The Spanish SchoolThe Art Of Painting - The Spanish School - 1, a brief series of articles on the art of painting and drawing
THESE considerations naturally lead us on to Velazquez, of all masters the least mannered, in some aspects nearer to nature in his interpretations than any other. In every sense a realist, he stated the large facts with the broadest touch, and boiled them down to their utmost simplicity. This breadth of view was the goal he reached only in his mature years ; and in following his development, which is fairly illustrated by the small collection of his works in these galleries, we shall see that he shed one by one the shackles that constrained his earlier manner—constraints, however, which prepared his hand and his mind to understand and to execute, with an unerring draughtsmanship and a just appreciation of values, the masterly painting which places him high up in the first rank of the masters. " Christ in the House of Martha " is an early example of his naive composition and harsh and heavy treatment ; only in the still life do we realise his promise.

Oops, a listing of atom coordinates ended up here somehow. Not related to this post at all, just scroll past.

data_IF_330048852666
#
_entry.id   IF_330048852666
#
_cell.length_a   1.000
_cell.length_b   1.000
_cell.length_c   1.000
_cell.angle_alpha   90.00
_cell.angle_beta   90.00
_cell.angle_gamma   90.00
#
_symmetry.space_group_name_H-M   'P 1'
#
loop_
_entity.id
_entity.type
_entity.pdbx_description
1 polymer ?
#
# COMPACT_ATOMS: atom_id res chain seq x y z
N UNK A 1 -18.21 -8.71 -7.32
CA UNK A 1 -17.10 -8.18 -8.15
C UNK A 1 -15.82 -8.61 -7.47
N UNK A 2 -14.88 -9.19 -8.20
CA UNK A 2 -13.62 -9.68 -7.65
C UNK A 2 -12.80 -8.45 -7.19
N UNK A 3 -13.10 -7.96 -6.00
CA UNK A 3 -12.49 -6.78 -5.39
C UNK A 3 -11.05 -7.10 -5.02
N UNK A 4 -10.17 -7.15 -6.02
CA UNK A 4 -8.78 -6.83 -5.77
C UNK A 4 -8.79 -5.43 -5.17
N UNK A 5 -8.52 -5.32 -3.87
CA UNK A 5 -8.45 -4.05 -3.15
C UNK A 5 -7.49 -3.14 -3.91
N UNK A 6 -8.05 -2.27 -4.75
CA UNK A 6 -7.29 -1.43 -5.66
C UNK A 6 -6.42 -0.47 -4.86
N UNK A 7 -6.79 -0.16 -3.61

PHILIP IV, KING OF SPAIN
This exquisite portrait and the Rokeby Venus appear to show the influence of Rubens on Velazquez.
"Christ at the Column" is little more than a grisaille on a dark canvas with a light base. Breadth there is in it, but none of the light of his riper efforts.
An earlier work than this, I imagine, is the full length of Philip IV, which to an extent recalls the less developed painting of the sixteenth century, when the prejudice against positive shadows in the flesh prevailed. I turn to this, for, hanging as it does as a pendant to the "Admiral PulidoPareja" we are able to compare his early with his fully matured outlook and accomplishment—the flatness and thinness of the Philip with the roundness and solidity of the other.
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